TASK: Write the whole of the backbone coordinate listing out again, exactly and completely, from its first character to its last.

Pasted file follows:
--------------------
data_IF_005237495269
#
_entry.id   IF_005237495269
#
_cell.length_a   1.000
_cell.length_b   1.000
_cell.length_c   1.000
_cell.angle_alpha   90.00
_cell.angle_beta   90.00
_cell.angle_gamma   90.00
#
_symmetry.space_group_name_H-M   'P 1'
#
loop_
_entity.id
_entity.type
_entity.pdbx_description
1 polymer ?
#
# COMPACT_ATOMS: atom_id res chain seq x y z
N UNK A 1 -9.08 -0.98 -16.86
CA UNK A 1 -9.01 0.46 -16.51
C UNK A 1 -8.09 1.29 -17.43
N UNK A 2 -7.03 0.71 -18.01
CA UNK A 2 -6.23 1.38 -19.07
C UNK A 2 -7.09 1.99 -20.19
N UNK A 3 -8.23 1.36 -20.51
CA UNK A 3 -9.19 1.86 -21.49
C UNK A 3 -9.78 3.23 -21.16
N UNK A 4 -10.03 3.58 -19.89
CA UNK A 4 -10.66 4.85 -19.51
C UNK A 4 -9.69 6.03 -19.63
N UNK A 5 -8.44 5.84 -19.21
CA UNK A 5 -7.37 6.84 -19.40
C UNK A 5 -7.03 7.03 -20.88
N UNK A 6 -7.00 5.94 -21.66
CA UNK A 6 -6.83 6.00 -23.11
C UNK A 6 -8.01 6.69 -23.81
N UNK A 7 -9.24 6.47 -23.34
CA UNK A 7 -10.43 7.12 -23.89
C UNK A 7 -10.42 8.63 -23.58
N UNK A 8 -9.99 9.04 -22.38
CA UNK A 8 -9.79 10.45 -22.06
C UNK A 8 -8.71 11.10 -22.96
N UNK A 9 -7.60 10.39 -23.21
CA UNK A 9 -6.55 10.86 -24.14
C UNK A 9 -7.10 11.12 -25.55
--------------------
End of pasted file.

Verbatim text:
data_IF_005237495269
#
_entry.id   IF_005237495269
#
_cell.length_a   1.000
_cell.length_b   1.000
_cell.length_c   1.000
_cell.angle_alpha   90.00
_cell.angle_beta   90.00
_cell.angle_gamma   90.00
#
_symmetry.space_group_name_H-M   'P 1'
#
loop_
_entity.id
_entity.type
_entity.pdbx_description
1 polymer ?
#
# COMPACT_ATOMS: atom_id res chain seq x y z
N UNK A 1 -9.08 -0.98 -16.86
CA UNK A 1 -9.01 0.46 -16.51
C UNK A 1 -8.09 1.29 -17.43
N UNK A 2 -7.03 0.71 -18.01
CA UNK A 2 -6.23 1.38 -19.07
C UNK A 2 -7.09 1.99 -20.19
N UNK A 3 -8.23 1.36 -20.51
CA UNK A 3 -9.19 1.86 -21.49
C UNK A 3 -9.78 3.23 -21.16
N UNK A 4 -10.03 3.58 -19.89
CA UNK A 4 -10.66 4.85 -19.51
C UNK A 4 -9.69 6.03 -19.63
N UNK A 5 -8.44 5.84 -19.21
CA UNK A 5 -7.37 6.84 -19.40
C UNK A 5 -7.03 7.03 -20.88
N UNK A 6 -7.00 5.94 -21.66
CA UNK A 6 -6.83 6.00 -23.11
C UNK A 6 -8.01 6.69 -23.81
N UNK A 7 -9.24 6.47 -23.34
CA UNK A 7 -10.43 7.12 -23.89
C UNK A 7 -10.42 8.63 -23.58
N UNK A 8 -9.99 9.04 -22.38
CA UNK A 8 -9.79 10.45 -22.06
C UNK A 8 -8.71 11.10 -22.96
N UNK A 9 -7.60 10.39 -23.21
CA UNK A 9 -6.55 10.86 -24.14
C UNK A 9 -7.10 11.12 -25.55